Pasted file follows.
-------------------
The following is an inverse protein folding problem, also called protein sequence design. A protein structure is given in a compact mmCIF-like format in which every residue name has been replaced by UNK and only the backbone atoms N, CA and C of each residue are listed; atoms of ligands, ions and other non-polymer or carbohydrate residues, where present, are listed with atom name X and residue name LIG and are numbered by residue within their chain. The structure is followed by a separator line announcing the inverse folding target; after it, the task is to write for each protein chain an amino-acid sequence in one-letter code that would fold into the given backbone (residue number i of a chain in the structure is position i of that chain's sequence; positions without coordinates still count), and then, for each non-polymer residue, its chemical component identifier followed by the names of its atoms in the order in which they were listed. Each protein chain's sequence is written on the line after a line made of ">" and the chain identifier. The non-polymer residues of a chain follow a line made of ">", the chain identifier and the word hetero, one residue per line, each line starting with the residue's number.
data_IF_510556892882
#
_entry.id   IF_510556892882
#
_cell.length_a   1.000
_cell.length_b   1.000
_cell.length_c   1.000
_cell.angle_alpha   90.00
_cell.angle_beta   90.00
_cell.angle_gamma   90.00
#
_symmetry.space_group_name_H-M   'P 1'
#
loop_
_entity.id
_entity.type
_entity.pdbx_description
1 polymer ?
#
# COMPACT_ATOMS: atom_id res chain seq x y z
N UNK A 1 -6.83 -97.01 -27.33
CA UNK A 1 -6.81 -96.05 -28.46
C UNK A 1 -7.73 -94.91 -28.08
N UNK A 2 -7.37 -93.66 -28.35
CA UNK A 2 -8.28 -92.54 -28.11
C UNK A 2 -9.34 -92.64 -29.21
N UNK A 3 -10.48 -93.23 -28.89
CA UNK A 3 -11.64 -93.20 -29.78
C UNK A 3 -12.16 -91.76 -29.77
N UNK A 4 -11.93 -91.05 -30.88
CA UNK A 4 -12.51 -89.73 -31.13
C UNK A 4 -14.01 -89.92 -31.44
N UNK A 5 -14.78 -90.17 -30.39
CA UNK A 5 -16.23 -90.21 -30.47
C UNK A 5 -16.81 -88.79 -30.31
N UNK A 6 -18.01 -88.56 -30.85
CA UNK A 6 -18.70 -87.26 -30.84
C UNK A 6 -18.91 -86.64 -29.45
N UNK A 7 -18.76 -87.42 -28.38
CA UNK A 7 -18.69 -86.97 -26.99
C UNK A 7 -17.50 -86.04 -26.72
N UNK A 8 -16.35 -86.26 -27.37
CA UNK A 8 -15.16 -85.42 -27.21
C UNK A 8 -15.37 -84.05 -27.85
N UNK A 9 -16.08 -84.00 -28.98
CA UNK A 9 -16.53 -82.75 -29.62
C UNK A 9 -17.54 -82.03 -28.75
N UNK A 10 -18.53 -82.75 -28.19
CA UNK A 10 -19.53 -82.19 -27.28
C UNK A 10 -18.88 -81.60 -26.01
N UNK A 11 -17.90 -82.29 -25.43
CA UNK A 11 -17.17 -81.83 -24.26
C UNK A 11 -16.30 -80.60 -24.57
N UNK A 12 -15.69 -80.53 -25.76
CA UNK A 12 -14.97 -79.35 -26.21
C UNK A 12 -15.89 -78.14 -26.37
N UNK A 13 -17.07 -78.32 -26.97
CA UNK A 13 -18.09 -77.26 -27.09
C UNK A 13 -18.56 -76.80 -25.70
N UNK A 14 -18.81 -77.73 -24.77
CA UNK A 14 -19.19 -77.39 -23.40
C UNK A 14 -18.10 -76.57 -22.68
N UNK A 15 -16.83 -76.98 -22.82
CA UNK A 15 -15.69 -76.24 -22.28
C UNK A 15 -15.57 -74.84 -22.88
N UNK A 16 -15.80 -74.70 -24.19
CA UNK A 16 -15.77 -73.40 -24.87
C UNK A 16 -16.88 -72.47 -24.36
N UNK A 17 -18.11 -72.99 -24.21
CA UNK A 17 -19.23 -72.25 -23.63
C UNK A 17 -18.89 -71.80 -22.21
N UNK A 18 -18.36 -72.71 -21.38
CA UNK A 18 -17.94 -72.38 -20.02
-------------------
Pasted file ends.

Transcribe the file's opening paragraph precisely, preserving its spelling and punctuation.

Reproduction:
The following is an inverse protein folding problem, also called protein sequence design. A protein structure is given in a compact mmCIF-like format in which every residue name has been replaced by UNK and only the backbone atoms N, CA and C of each residue are listed; atoms of ligands, ions and other non-polymer or carbohydrate residues, where present, are listed with atom name X and residue name LIG and are numbered by residue within their chain. The structure is followed by a separator line announcing the inverse folding target; after it, the task is to write for each protein chain an amino-acid sequence in one-letter code that would fold into the given backbone (residue number i of a chain in the structure is position i of that chain's sequence; positions without coordinates still count), and then, for each non-polymer residue, its chemical component identifier followed by the names of its atoms in the order in which they were listed. Each protein chain's sequence is written on the line after a line made of ">" and the chain identifier. The non-polymer residues of a chain follow a line made of ">", the chain identifier and the word hetero, one residue per line, each line starting with the residue's number.